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Gender Differences in the Presentation and Management of Social Anxiety Disorder

Lisa S. Weinstock, MD

Published: September 1, 1999

Article Abstract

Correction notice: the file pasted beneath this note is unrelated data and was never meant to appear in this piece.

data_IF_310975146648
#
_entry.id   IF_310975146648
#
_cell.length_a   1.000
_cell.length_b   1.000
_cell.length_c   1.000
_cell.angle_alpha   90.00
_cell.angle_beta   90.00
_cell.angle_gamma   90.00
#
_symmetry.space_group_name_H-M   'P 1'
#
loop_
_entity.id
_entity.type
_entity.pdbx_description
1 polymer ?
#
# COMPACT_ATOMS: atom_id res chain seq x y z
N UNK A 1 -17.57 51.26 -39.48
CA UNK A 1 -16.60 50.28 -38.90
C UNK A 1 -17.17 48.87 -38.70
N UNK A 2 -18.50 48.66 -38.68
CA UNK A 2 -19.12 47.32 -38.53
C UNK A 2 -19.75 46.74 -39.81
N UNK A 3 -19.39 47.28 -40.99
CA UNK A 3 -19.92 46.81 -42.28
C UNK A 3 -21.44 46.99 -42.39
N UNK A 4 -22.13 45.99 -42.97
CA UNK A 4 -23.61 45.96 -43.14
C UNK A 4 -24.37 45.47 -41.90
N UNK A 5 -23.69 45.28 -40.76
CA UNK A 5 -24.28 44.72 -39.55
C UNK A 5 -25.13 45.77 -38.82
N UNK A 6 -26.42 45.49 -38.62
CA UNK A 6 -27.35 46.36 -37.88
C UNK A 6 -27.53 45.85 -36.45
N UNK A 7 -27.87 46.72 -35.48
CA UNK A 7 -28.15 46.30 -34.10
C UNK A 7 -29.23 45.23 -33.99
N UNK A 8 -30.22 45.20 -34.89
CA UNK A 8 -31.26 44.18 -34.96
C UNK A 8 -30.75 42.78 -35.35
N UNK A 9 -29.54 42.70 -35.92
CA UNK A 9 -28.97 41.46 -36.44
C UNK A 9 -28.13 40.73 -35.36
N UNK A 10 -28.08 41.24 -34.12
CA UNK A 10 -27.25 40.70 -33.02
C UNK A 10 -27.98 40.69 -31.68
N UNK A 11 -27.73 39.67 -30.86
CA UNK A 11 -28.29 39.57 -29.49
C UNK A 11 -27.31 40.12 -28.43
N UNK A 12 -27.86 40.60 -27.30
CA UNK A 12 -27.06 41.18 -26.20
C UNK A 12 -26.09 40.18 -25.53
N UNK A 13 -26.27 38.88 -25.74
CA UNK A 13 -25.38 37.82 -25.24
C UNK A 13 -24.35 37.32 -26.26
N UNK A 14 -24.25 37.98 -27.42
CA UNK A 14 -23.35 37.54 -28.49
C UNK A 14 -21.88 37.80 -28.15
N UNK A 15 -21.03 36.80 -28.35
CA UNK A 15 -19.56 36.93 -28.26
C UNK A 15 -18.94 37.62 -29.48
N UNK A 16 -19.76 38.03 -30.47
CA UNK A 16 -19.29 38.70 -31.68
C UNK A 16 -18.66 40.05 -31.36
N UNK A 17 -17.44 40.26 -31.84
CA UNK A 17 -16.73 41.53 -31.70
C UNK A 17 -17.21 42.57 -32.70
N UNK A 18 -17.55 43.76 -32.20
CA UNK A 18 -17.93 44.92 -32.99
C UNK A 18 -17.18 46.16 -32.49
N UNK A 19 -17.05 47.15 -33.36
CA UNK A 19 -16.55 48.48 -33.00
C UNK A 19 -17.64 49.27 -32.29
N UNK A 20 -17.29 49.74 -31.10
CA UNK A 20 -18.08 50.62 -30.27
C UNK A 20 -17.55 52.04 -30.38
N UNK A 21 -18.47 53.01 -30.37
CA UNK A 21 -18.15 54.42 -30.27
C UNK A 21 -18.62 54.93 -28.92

Social anxiety disorder is associated with significant impairment in social and occupational functioning. Gender differences in social anxiety disorder are apparent for treatment seeking and symptom clusters, and hormonal influences may affect the natural course of illness. The lifetime prevalence rate is 13.3%, with rates of 15.5% in women and 11.1% in men. Although most studies indicate that more women suffer from social anxiety disorder, it appears that men are more likely to seek treatment. Gender differences in the presentation and management of social anxiety disorder may be influenced by fluctuations in levels of endogenous or exogenous reproductive hormones. Neurotransmitter systems implicated in the etiology of mood and anxiety disorders may be affected by both estrogen and progesterone. There are also issues with regard to pregnancy in women who have social anxiety disorder. It is not known if untreated social anxiety disorder represents a significant risk to the fetus. However, social anxiety disorder often is complicated by comorbid depression, panic disorder, or substance abuse, all of which may pose risks to the fetus if left untreated. Treatment strategies for patients with social anxiety disorder should consider gender differences in response to pharmacotherapy, psychiatric comorbidity, oral contraceptive use, pregnancy status, and the specific nature of symptoms in the individual patient.

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